Theses Doctoral

The Effect of Student Race and Class Intersections on the Assignment of School-Based Resources

Scott-McLaughlin, Randolph

Professional decision-making concerning the nature and quantity of schoolchildren's educational, counseling, and remedial experiences is critical to children's success. How are aspects of students' race and socioeconomic status associated with teachers' and counselors' recommendations regarding the supportive and remedial services provided to them?

This study examined how racial/ethnic identity and social class may influence the early treatment decisions that teachers and counselors make about programs and services that could benefit their students. The study analyzed archival data collected from teachers and counselors via a classroom vignette study in which participants suggested appropriate programming and services for a hypothetical child. The scenario and the presenting issues were the same across all vignettes, while the hypothetical child's race/ethnicity and socioeconomic background varied.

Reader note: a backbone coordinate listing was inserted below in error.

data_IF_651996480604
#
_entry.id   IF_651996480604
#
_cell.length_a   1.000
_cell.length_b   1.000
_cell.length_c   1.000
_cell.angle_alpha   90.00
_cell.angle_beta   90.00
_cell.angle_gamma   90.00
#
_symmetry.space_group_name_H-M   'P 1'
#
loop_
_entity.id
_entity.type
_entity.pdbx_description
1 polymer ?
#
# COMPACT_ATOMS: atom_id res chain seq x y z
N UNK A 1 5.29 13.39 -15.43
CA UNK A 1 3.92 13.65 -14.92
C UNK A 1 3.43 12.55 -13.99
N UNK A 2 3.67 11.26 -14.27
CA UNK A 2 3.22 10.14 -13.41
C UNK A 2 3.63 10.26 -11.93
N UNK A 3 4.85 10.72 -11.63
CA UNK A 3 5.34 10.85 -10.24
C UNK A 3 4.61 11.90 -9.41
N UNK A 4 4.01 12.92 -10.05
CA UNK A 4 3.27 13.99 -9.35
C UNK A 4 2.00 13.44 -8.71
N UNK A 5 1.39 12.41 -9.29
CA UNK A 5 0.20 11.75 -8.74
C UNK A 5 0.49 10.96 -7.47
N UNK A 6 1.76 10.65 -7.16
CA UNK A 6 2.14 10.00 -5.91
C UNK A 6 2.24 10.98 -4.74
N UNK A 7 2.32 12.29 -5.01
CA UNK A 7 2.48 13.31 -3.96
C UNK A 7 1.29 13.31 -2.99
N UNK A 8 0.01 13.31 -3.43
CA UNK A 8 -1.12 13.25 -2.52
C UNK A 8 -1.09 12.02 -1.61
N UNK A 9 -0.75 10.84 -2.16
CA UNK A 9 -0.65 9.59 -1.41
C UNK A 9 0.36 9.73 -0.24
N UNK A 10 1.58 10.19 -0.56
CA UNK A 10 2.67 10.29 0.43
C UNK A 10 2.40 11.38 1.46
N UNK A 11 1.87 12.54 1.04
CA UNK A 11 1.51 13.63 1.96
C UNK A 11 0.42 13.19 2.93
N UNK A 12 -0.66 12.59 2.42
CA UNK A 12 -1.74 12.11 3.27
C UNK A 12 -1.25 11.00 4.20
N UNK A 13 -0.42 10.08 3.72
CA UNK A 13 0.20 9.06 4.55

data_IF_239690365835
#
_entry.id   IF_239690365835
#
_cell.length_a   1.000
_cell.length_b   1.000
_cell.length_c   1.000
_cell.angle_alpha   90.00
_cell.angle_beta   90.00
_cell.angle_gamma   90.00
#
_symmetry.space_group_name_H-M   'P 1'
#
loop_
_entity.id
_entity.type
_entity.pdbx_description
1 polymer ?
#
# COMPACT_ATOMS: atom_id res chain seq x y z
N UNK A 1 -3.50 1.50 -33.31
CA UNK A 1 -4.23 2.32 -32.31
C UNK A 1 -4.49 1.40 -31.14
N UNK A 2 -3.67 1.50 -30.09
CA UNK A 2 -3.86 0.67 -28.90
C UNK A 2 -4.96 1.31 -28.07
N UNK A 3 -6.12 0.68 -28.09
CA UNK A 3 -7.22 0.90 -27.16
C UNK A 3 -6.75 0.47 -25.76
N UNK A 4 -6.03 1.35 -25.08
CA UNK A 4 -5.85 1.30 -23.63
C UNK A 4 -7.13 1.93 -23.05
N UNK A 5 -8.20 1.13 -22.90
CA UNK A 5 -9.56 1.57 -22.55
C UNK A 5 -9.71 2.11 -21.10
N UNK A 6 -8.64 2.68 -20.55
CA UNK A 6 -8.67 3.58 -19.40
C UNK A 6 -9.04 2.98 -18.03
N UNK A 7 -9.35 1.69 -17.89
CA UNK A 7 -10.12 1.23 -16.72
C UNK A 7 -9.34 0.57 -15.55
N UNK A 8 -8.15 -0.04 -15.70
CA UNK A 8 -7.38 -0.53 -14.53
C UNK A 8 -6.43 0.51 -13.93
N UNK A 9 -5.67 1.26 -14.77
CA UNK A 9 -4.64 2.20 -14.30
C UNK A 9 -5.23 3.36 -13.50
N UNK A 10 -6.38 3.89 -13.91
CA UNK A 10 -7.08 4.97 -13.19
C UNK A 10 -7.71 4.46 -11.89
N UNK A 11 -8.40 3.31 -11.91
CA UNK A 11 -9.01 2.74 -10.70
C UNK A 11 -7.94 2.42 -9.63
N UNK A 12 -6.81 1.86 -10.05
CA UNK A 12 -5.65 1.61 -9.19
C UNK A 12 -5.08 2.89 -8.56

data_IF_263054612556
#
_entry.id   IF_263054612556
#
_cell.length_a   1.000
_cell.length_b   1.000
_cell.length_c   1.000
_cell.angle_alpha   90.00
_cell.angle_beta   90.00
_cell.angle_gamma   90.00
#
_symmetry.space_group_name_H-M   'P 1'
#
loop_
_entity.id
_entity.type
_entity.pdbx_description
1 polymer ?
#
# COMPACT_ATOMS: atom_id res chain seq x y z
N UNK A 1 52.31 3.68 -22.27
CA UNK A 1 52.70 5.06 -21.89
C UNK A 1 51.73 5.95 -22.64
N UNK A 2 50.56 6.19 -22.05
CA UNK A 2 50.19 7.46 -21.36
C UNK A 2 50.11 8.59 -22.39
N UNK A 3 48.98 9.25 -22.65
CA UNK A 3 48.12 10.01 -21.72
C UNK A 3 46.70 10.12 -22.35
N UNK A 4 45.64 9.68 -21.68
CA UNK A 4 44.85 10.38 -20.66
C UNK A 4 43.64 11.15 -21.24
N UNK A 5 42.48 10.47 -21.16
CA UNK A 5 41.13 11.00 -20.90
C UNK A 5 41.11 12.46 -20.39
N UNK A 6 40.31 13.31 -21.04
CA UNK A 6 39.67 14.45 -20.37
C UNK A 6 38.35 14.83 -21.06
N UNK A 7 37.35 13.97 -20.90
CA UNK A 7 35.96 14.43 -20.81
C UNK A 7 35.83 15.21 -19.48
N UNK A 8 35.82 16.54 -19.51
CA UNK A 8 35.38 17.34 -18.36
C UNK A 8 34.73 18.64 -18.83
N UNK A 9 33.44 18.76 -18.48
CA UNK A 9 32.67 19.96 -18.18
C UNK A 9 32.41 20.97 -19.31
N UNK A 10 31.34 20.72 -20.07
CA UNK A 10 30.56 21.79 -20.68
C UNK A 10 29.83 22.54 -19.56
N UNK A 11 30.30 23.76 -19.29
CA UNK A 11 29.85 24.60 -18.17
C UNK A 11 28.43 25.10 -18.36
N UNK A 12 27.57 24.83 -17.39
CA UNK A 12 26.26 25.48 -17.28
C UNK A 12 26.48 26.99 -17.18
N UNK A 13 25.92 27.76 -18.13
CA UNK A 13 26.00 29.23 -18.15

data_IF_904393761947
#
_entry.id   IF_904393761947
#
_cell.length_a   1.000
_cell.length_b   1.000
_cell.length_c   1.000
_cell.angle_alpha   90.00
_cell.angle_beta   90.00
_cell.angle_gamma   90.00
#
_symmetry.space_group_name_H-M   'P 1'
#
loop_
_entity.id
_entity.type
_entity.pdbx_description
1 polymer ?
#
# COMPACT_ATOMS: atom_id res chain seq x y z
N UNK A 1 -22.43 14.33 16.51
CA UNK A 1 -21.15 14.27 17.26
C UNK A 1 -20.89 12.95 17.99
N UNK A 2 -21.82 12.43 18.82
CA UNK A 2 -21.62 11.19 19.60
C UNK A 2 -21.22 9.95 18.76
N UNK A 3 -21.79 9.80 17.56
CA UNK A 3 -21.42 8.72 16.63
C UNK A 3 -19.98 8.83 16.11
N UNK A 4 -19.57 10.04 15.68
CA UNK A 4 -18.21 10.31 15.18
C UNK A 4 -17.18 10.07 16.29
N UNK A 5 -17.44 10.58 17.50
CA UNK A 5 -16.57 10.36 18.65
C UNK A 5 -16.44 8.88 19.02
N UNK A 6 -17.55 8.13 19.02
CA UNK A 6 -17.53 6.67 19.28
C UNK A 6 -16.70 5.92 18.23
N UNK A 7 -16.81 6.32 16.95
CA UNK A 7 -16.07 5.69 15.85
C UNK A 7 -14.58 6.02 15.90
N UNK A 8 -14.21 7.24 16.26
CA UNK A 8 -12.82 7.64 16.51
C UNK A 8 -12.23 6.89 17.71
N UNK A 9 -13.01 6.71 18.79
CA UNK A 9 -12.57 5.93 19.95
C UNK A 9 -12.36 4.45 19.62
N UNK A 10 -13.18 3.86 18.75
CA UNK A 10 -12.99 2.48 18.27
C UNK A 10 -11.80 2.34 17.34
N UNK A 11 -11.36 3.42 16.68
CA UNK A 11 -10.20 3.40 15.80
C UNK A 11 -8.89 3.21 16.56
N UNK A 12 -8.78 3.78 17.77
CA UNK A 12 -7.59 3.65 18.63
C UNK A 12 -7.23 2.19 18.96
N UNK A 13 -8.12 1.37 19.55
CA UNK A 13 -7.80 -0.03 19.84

Overall, the results suggested that many teachers and counselors can make unbiased decisions about service recommendations for students. However, responses to the Asian American vignette frequently seemed to be affected by the model minority stereotype; in addition, trends that suggested biased views towards Latinx and low SES students were found, along with the possible existence of a positive feedback bias toward Black students. Suggested future research directions included the creation of a scale for the measurement of attitudinal dispositional ratings with an extension to clinical settings.


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More About This Work

Academic Units
Counseling Psychology
Thesis Advisors
Smith, Laura
Ph.D., Columbia University
Published Here
October 19, 2022